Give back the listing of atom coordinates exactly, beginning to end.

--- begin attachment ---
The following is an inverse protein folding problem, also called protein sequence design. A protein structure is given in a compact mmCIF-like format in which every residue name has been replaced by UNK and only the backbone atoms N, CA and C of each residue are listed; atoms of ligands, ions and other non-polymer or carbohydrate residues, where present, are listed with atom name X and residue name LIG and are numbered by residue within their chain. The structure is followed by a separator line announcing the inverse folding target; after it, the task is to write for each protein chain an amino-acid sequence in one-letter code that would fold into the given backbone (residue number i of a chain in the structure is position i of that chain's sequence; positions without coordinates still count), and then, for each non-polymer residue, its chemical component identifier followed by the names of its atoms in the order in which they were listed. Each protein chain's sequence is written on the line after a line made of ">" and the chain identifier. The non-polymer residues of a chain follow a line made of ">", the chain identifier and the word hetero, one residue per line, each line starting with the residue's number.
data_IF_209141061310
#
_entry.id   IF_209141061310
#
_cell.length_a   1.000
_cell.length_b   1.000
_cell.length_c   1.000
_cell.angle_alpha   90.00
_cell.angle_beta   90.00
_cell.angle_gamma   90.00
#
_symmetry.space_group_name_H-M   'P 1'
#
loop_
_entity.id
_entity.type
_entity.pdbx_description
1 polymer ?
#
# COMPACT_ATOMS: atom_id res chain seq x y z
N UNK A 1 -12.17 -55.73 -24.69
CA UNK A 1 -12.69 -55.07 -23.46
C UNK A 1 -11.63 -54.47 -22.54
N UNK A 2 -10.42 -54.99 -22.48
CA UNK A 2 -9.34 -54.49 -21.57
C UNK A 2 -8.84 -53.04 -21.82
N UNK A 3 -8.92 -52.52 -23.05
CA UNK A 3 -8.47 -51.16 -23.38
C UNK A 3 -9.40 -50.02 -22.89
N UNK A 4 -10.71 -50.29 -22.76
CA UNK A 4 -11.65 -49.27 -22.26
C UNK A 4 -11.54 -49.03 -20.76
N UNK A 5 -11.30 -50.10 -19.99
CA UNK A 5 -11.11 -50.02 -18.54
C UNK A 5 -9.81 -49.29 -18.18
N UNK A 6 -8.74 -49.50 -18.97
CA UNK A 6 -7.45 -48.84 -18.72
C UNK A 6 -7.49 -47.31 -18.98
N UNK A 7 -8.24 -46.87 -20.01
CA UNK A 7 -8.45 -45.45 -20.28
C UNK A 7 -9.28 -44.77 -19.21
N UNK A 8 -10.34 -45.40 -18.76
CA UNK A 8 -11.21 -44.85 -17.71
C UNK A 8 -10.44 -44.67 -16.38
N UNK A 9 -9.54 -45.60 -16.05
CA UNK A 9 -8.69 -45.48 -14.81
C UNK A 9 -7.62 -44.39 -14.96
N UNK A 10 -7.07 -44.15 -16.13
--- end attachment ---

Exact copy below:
The following is an inverse protein folding problem, also called protein sequence design. A protein structure is given in a compact mmCIF-like format in which every residue name has been replaced by UNK and only the backbone atoms N, CA and C of each residue are listed; atoms of ligands, ions and other non-polymer or carbohydrate residues, where present, are listed with atom name X and residue name LIG and are numbered by residue within their chain. The structure is followed by a separator line announcing the inverse folding target; after it, the task is to write for each protein chain an amino-acid sequence in one-letter code that would fold into the given backbone (residue number i of a chain in the structure is position i of that chain's sequence; positions without coordinates still count), and then, for each non-polymer residue, its chemical component identifier followed by the names of its atoms in the order in which they were listed. Each protein chain's sequence is written on the line after a line made of ">" and the chain identifier. The non-polymer residues of a chain follow a line made of ">", the chain identifier and the word hetero, one residue per line, each line starting with the residue's number.
data_IF_209141061310
#
_entry.id   IF_209141061310
#
_cell.length_a   1.000
_cell.length_b   1.000
_cell.length_c   1.000
_cell.angle_alpha   90.00
_cell.angle_beta   90.00
_cell.angle_gamma   90.00
#
_symmetry.space_group_name_H-M   'P 1'
#
loop_
_entity.id
_entity.type
_entity.pdbx_description
1 polymer ?
#
# COMPACT_ATOMS: atom_id res chain seq x y z
N UNK A 1 -12.17 -55.73 -24.69
CA UNK A 1 -12.69 -55.07 -23.46
C UNK A 1 -11.63 -54.47 -22.54
N UNK A 2 -10.42 -54.99 -22.48
CA UNK A 2 -9.34 -54.49 -21.57
C UNK A 2 -8.84 -53.04 -21.82
N UNK A 3 -8.92 -52.52 -23.05
CA UNK A 3 -8.47 -51.16 -23.38
C UNK A 3 -9.40 -50.02 -22.89
N UNK A 4 -10.71 -50.29 -22.76
CA UNK A 4 -11.65 -49.27 -22.26
C UNK A 4 -11.54 -49.03 -20.76
N UNK A 5 -11.30 -50.10 -19.99
CA UNK A 5 -11.11 -50.02 -18.54
C UNK A 5 -9.81 -49.29 -18.18
N UNK A 6 -8.74 -49.50 -18.97
CA UNK A 6 -7.45 -48.84 -18.72
C UNK A 6 -7.49 -47.31 -18.98
N UNK A 7 -8.24 -46.87 -20.01
CA UNK A 7 -8.45 -45.45 -20.28
C UNK A 7 -9.28 -44.77 -19.21
N UNK A 8 -10.34 -45.40 -18.76
CA UNK A 8 -11.21 -44.85 -17.71
C UNK A 8 -10.44 -44.67 -16.38
N UNK A 9 -9.54 -45.60 -16.05
CA UNK A 9 -8.69 -45.48 -14.81
C UNK A 9 -7.62 -44.39 -14.96
N UNK A 10 -7.07 -44.15 -16.13